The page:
Tuesday, October 20, 2015

The Philadelphia Orchestra at Carnegie Hall

Philadelphia Orchestra Music Director Yannick Nezet-Seguin leads an inspired program of Grieg, Bartok and Sibelius

Reviewed by Dwight Casimere


NEW YORK--The Philadelphia Orchestra Music Director Yannick Nezet-Seguin is one busy young conductor. Besides leading performances of Verdi's Otello at the Metropolitan Opera, which recently concluded performances, he joined his 'home team' across town for the orchestra's first appearance of the season at Carnegie Hall. In every way, the performance bristled with excitement and suspense.

First, the suspense part. Orchestra members had just signed a new contract the day prior to the concert, which averted the possibility of a strike and cancellation of the concert. Nezet-Seguin himself has renewed his commitment to the orchestra with a deal that has him at the podium through the 2021-2022 season. So much for the behind-the-scenes cliff-hangers. The real drama unfolded on the stage of the Isaac Stern Auditorium with a thrilling program of Edward Grieg's Peer Gynt Suite No. 1, Bela Bartok's heroic Violin Concerto No. 2 with Philadelphia Orchestra favorite and Grammy-winner Gil Shaham as soloist and Jean Sibelius's stirring Symphony No. 5 in E-flat as the conclusion. It was an exciting evening of great, inventive music at every turn.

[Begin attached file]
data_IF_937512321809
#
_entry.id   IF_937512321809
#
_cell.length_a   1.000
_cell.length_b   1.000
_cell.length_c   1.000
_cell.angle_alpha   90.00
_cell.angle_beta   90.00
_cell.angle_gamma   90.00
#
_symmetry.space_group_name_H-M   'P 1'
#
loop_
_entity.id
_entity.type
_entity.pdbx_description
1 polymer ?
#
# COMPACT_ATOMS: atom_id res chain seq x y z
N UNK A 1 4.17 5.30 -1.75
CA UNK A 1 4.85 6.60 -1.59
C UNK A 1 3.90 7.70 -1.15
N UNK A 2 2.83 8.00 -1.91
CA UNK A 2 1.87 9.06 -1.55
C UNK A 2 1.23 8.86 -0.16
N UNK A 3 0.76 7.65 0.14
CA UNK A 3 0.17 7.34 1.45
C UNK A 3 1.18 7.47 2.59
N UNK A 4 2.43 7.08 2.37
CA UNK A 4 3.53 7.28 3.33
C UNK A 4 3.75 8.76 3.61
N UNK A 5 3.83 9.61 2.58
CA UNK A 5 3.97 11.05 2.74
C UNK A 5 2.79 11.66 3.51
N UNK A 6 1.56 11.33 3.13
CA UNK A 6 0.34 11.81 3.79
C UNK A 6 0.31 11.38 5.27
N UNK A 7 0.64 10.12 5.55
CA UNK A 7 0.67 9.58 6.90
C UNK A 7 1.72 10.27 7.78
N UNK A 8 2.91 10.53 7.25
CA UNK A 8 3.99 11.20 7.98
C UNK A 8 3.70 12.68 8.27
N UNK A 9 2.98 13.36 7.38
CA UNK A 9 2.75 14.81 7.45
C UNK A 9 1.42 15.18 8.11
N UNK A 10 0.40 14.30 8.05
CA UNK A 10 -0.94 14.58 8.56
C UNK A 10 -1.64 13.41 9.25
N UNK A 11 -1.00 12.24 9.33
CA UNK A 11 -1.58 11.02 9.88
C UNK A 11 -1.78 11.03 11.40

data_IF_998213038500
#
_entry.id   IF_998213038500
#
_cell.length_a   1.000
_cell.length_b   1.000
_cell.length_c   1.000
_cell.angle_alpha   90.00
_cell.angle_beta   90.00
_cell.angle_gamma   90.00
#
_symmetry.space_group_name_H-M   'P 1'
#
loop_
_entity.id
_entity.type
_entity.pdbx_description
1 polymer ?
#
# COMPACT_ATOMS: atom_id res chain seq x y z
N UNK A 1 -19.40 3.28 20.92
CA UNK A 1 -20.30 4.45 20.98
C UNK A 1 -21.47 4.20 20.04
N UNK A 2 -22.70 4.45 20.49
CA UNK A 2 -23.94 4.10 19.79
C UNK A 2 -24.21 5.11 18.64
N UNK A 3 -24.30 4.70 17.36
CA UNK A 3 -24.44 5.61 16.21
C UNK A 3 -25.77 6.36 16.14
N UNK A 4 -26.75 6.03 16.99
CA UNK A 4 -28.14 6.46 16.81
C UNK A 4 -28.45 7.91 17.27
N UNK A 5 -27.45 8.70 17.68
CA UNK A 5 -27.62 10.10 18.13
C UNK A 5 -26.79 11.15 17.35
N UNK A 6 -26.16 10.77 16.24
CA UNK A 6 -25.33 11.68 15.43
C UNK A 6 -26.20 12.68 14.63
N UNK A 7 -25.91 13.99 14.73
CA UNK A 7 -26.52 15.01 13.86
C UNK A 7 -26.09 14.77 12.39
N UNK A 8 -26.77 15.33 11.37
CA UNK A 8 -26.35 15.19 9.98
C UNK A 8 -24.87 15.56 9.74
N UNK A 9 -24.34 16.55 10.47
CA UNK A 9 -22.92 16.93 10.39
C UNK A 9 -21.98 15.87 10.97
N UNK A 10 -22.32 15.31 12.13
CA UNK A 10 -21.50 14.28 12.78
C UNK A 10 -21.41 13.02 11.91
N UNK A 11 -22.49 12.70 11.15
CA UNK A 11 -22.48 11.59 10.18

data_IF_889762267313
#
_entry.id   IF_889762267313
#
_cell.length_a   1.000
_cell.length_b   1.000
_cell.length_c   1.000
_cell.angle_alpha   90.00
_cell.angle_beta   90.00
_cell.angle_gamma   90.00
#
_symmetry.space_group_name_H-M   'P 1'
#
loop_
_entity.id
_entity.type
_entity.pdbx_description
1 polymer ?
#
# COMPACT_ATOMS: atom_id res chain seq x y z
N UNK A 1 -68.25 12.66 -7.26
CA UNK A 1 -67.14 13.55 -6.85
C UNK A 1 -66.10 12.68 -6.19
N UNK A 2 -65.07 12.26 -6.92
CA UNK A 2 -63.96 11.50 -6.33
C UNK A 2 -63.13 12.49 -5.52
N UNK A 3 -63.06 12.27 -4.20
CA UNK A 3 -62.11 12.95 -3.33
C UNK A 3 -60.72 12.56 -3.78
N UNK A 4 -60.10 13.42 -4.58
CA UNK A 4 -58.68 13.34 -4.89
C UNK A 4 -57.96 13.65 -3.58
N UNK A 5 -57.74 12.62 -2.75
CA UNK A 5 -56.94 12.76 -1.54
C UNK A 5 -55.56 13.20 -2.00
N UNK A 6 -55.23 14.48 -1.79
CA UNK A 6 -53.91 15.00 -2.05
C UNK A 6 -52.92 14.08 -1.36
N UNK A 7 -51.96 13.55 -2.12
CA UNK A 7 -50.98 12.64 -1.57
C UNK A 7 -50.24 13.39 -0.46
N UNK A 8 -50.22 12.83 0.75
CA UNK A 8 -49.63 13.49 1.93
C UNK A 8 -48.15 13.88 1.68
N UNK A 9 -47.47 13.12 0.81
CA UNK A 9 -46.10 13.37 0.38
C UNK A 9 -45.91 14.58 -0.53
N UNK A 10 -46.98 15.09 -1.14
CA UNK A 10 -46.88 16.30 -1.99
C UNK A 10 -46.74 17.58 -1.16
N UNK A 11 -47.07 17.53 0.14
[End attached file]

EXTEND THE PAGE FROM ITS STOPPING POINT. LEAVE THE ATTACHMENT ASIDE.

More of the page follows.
Nezet-Seguin is a conductor who finds the rhythmic heart of a piece and isn't afraid to break out in a sort of balletic dance at the podium to emphasize his point. He marshaled the full force of the orchestra's legendary brass section to give the "In The Hall of the Mountain King" section all of the pre-Halloween atmosphere it is famous for.

Gil Shaham used the full power of his interpretive skills to imbue Bartok's moody Violin Concerto with a sense of controlled passion. The music spans the breadth of human emotions and Shaham's playing expressed them with lucidity.

Sibelius's Symphony No. 5 is an almost impressionistic tone poem. Nezet-Seguin utilized all of the orchestra's superb soloists and section leaders to great advantage. He gave the piece a  luster that allowed each of its shifting themes to shine in the shimmering light. He built a dramatic tension throughout that showcased that famous "Philadelphia Sound."

The Philadelphia Orchestra returns to Carnegie Hall for three additional programs this season. Visit carnegiehall.org for details.

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